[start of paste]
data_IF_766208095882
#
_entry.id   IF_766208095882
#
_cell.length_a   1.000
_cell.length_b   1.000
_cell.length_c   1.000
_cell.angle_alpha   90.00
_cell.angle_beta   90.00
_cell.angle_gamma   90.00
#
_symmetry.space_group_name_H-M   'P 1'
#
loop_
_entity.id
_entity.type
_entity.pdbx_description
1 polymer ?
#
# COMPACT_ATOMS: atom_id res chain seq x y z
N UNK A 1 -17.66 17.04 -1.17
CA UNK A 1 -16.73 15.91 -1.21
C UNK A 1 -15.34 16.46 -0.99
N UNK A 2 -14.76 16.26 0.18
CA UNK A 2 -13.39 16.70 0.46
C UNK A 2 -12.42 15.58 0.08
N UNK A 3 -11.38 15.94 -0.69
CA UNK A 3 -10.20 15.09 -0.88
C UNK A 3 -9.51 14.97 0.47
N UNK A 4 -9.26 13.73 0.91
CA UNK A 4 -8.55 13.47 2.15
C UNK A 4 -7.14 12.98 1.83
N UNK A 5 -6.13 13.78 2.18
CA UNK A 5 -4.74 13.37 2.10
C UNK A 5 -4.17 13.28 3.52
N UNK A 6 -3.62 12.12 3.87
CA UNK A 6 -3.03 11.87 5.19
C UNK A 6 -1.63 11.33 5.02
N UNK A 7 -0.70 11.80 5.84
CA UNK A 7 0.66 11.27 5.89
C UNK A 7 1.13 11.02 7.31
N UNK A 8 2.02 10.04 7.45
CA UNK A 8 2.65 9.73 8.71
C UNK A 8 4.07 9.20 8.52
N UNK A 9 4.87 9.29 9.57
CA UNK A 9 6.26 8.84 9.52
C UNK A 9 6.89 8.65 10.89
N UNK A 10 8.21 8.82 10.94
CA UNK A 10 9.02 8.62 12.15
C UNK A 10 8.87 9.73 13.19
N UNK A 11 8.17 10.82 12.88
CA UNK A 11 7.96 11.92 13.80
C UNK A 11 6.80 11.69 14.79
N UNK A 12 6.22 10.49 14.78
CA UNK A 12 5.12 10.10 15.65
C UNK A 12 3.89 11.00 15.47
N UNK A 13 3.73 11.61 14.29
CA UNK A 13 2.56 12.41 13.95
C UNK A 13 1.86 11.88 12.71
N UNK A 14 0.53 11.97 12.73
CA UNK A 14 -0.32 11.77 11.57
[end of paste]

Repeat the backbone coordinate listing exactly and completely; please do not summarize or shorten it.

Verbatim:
data_IF_766208095882
#
_entry.id   IF_766208095882
#
_cell.length_a   1.000
_cell.length_b   1.000
_cell.length_c   1.000
_cell.angle_alpha   90.00
_cell.angle_beta   90.00
_cell.angle_gamma   90.00
#
_symmetry.space_group_name_H-M   'P 1'
#
loop_
_entity.id
_entity.type
_entity.pdbx_description
1 polymer ?
#
# COMPACT_ATOMS: atom_id res chain seq x y z
N UNK A 1 -17.66 17.04 -1.17
CA UNK A 1 -16.73 15.91 -1.21
C UNK A 1 -15.34 16.46 -0.99
N UNK A 2 -14.76 16.26 0.18
CA UNK A 2 -13.39 16.70 0.46
C UNK A 2 -12.42 15.58 0.08
N UNK A 3 -11.38 15.94 -0.69
CA UNK A 3 -10.20 15.09 -0.88
C UNK A 3 -9.51 14.97 0.47
N UNK A 4 -9.26 13.73 0.91
CA UNK A 4 -8.55 13.47 2.15
C UNK A 4 -7.14 12.98 1.83
N UNK A 5 -6.13 13.78 2.18
CA UNK A 5 -4.74 13.37 2.10
C UNK A 5 -4.17 13.28 3.52
N UNK A 6 -3.62 12.12 3.87
CA UNK A 6 -3.03 11.87 5.19
C UNK A 6 -1.63 11.33 5.02
N UNK A 7 -0.70 11.80 5.84
CA UNK A 7 0.66 11.27 5.89
C UNK A 7 1.13 11.02 7.31
N UNK A 8 2.02 10.04 7.45
CA UNK A 8 2.65 9.73 8.71
C UNK A 8 4.07 9.20 8.52
N UNK A 9 4.87 9.29 9.57
CA UNK A 9 6.26 8.84 9.52
C UNK A 9 6.89 8.65 10.89
N UNK A 10 8.21 8.82 10.94
CA UNK A 10 9.02 8.62 12.15
C UNK A 10 8.87 9.73 13.19
N UNK A 11 8.17 10.82 12.88
CA UNK A 11 7.96 11.92 13.80
C UNK A 11 6.80 11.69 14.79
N UNK A 12 6.22 10.49 14.78
CA UNK A 12 5.12 10.10 15.65
C UNK A 12 3.89 11.00 15.47
N UNK A 13 3.73 11.61 14.29
CA UNK A 13 2.56 12.41 13.95
C UNK A 13 1.86 11.88 12.71
N UNK A 14 0.53 11.97 12.73
CA UNK A 14 -0.32 11.77 11.57